MCS Returns to In-Person School


Georgia White, Writer

Madison City students who opted for in-person learning transitioned from hybrid learning to in-person instruction this week. All in-person students, regardless of last name, will now attend school each day of the week, unlike the AAVBB hybrid schedule. 

Madison City School officials have had the monumental task of leading our school district through a difficult time and making decisions for the well-being of thousands of students in our community. While everyone wants the best educational experience for students, working toward the goal of in-person schooling has been challenging.

From the beginning of the school year, Madison City Schools superintendent Dr. Edwin Nichols´ goal was for all students to be in the classroom and learning as safely as possible. MCS has gone to great lengths to implement safety measures in all schools in the district, such as desk shields, mandatory masks, and distancing as much as possible. In a recent email from Superintendent Nichols to MCS faculty, Dr. Nichols wrote, “The Emergency Management Agency (EMA) updated us that positive test rates have dropped below the state average in our area and our Alabama Department of Public Health (ADPH) code is Yellow (Moderate). As I reviewed this information, I felt that we could re-engage those students on a daily basis that made the choice for traditional learning.” Through the entire school year, the decisions regarding in-person schooling have been made in conjunction with recommendations from the Alabama Department of Public Health. 

Now that there´s more data about high-risk environments for the Coronavirus, decisions can be made based on statistics from previous school attendance during the pandemic. Dr. Jonathan White, a palliative care doctor at Huntsville Hospital said, “With the present numbers in the hospital and the ICUś full, it would be ideal for schools to continue low-density classrooms.¨ White feels it would be wise to remain in a hybrid schedule until numbers significantly decrease, but added that ¨schools seem to be doing a good job of not being ‘super-spreader’ locations while being conscientious of minimizing the risk of transmissions inside of schools.¨ Citing the same finding of schools being relatively low-risk environments, Superintendent Nichols said, ¨Most of [the] positives and quarantines have not been due to exposure inside the school setting.”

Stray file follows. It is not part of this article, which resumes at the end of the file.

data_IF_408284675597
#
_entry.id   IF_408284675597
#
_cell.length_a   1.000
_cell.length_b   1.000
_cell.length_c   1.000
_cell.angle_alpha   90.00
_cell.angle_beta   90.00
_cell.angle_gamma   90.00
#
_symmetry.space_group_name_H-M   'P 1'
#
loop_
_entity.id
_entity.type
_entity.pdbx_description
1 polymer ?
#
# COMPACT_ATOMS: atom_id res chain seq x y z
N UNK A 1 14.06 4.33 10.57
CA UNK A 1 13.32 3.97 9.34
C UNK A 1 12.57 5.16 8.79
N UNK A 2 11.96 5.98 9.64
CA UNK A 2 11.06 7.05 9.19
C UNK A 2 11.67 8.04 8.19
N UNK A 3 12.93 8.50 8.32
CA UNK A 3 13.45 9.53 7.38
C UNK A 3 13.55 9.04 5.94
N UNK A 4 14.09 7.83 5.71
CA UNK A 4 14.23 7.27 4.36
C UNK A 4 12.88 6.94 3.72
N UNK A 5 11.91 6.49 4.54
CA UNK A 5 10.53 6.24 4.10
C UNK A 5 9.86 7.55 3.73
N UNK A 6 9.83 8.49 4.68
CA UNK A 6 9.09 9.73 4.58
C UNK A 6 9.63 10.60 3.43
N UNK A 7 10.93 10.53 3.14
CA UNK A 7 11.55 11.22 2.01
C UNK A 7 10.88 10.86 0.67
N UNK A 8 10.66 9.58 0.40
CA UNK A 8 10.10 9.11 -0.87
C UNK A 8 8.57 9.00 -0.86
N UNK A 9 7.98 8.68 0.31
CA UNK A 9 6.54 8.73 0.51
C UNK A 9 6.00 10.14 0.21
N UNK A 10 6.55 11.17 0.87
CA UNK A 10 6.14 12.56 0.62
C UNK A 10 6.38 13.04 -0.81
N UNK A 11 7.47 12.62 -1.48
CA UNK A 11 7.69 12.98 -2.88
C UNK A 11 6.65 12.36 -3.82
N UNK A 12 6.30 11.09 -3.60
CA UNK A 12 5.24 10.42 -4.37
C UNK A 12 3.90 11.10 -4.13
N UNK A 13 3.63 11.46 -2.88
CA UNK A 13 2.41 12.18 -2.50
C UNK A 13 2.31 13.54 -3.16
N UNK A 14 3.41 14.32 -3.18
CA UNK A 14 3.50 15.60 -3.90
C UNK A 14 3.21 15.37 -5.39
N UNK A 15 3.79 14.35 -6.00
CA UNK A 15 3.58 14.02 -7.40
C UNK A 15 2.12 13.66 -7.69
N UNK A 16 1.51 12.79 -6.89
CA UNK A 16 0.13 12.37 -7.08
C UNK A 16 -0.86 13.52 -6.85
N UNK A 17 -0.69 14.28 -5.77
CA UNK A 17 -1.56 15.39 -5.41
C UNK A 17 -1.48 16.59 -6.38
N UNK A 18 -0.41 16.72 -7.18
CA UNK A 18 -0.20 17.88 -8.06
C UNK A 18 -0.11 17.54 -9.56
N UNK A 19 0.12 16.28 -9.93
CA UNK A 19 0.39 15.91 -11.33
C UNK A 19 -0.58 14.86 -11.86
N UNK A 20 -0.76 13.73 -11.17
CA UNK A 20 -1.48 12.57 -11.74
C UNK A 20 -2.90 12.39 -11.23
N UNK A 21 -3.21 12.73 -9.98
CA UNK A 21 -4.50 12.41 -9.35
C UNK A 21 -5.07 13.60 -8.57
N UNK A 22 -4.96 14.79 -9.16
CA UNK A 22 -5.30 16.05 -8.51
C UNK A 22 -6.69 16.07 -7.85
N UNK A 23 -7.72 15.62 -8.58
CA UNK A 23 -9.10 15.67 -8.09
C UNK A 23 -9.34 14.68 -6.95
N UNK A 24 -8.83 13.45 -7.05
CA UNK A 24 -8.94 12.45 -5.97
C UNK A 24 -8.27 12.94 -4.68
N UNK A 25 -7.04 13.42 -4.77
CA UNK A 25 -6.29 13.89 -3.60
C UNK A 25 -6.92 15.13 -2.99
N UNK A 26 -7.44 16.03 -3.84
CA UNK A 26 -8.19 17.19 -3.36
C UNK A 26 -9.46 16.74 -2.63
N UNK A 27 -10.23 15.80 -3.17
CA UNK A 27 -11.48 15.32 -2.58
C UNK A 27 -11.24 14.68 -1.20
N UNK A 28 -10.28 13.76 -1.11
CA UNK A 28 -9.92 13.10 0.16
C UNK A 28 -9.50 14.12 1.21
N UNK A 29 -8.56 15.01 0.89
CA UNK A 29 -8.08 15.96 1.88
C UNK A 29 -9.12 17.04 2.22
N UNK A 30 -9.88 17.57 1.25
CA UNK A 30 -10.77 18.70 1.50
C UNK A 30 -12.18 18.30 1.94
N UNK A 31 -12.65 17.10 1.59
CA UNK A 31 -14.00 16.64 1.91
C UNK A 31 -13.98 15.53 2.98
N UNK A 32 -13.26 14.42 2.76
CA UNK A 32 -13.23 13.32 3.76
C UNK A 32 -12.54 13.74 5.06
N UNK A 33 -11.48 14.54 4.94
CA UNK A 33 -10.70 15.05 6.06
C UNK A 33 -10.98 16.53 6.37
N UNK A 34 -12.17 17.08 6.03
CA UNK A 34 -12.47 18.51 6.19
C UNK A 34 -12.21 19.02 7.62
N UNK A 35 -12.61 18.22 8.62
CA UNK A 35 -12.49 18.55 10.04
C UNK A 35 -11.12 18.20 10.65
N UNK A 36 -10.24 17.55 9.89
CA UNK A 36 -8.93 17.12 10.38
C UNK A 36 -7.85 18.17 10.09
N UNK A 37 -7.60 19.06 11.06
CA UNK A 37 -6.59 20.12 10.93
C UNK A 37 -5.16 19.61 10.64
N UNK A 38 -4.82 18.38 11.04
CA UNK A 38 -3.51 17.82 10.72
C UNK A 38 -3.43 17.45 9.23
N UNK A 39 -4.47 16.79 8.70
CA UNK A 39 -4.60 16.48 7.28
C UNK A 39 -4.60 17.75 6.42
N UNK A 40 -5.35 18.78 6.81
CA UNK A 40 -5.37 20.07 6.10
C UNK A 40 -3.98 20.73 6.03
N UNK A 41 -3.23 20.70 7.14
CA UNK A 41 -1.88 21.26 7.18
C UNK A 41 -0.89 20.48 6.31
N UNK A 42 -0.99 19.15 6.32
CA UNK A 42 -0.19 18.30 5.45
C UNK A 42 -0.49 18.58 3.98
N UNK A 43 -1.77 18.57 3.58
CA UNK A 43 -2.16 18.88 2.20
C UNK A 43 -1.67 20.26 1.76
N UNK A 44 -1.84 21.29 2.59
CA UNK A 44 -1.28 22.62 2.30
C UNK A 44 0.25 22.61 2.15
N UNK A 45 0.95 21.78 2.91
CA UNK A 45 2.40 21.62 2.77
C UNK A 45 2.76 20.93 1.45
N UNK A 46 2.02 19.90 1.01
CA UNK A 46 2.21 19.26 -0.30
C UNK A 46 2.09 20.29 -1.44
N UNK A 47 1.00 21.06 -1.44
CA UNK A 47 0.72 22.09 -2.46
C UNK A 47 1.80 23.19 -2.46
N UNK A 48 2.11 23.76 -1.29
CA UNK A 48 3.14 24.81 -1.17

In addition to the challenges of keeping students safe in schools, learning at home can be difficult for students. Understanding lessons and hard concepts online is a challenging task for many. “Learning without the teacher nearby makes it more difficult to learn new material. You’re basically teaching yourself,” 10th grader Emily Duong stated. Not only are hybrid schedules taxing on students, but teachers also have the responsibility of managing online and in-person students at the same time. 

However, concerns remain about having high numbers of students in close quarters inside of classrooms when Coronavirus numbers are high in the community. A Bob Jones teacher said, “Without a vaccine, I feel safer when classroom numbers are divided. It is impossible to social distance in most teachers’ classrooms when we’re at full capacity. Safety precautions have certainly been considered, but we can’t increase the square footage of the classrooms.¨ Some students feel it is better to stay hybrid. Bob Jones student Evin Stout said, ¨I think [we] should stay hybrid because students and teachers will get a higher chance of getting COVID-19 and can be quarantined if we are in full capacity.¨

This is a challenging situation for everyone. Students learn best with face-to-face instruction and in-person interaction with teachers. Rising cases of Coronavirus have made it hard for school officials to navigate this public health crisis, but with guidance from public health officials, Madison City Schools is moving back toward the traditional in-person school model for those students who have chosen F2F (Face-to-Face). School officials, teachers, and students all share the same goal of having a safe classroom experience for all students and faculty.